Spielberg In Town To Honor Comcast For Doing Something Nice And Un-Evil For A Change


[Photograph by RAY SKWIRE]

ASSOCIATED PRESS: Spielberg was inspired by his 1993 Holocaust epic “Schindler’s List” to establish the Shoah Foundation, which gathers video testimonials from Holocaust survivors and eyewitnesses to use as teaching tools for current and future generations. Shoah is the Hebrew word for Holocaust. Today, the foundation’s Visual History Archive is one of the world’s largest video libraries, with nearly 52,000 testimonials from 56 countries and in 32 languages. Its goal is to provide the videos to scholars and educators as a way of educating young people about the suffering caused by xenophobia around the world. Roberts, spielberg_1.jpgwho first met Spielberg shortly after Comcast’s bought a controlling interest of NBCUniversal in January, said it was “an easy ’yes’ to want to help.” Comcast has made survivor testimonials available free to subscribers through its on-demand, online and iPad services. The company also is providing technical assistance for an application called IWitness, which will deliver lesson plans and online access to 1,000 of its video testimonials when it launches by the end of this year, Shoah Foundation executive director Stephen Smith said. MORE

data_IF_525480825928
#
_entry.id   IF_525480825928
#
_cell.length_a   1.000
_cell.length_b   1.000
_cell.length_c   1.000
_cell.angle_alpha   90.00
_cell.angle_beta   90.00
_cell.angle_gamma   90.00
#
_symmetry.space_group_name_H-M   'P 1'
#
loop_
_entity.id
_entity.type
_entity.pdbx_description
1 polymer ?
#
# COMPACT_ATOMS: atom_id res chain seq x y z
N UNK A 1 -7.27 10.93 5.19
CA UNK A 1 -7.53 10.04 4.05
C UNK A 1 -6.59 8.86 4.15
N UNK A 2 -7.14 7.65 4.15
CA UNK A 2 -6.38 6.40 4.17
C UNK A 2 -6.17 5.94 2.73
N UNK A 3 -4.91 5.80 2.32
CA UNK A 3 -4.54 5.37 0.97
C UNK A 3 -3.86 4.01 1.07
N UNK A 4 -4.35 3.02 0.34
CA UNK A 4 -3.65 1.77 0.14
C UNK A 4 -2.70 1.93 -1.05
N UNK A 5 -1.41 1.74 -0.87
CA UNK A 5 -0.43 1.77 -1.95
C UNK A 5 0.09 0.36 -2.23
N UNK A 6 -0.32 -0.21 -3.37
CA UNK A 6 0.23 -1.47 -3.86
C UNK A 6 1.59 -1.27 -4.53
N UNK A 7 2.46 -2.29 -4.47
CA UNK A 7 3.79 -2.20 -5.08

RELATED: Free speech online has come under withering attack from the astroturf lobby — corporate front groups that are determined to hand control of the Internet to companies like AT&T and Comcast. They’ve joined the forces of the Tea Party with pro-corporate attack groups like Americans for Prosperity to urge weak members of Congress to betray the public interest by voting to strip the Federal Communications Commission of its ability to protect our basic freedom to access an open Internet. And comcast_is_evil.jpgbetray us is exactly what House representatives did earlier this month, passing a “Resolution of Disapproval” (H.J. Res. 37), which is designed to let phone and cable companies block any speech they don’t like, charge users anything they can get away with, and hold innovation hostage to their profit margins. The aim of the front groups supporting this industry agenda is to stoke partisan rancor and fear over a principle called Net Neutrality — a basic rule that keeps service providers from deciding what content we get to see and share via digital networks. A favorite line of theirs is to portray Net Neutrality as part of a Marxist conspiracy, dismissing the vast coalition of people of every political stripe who believe that an open Internet is a basic requirement of a healthy, modern democracy. MORE

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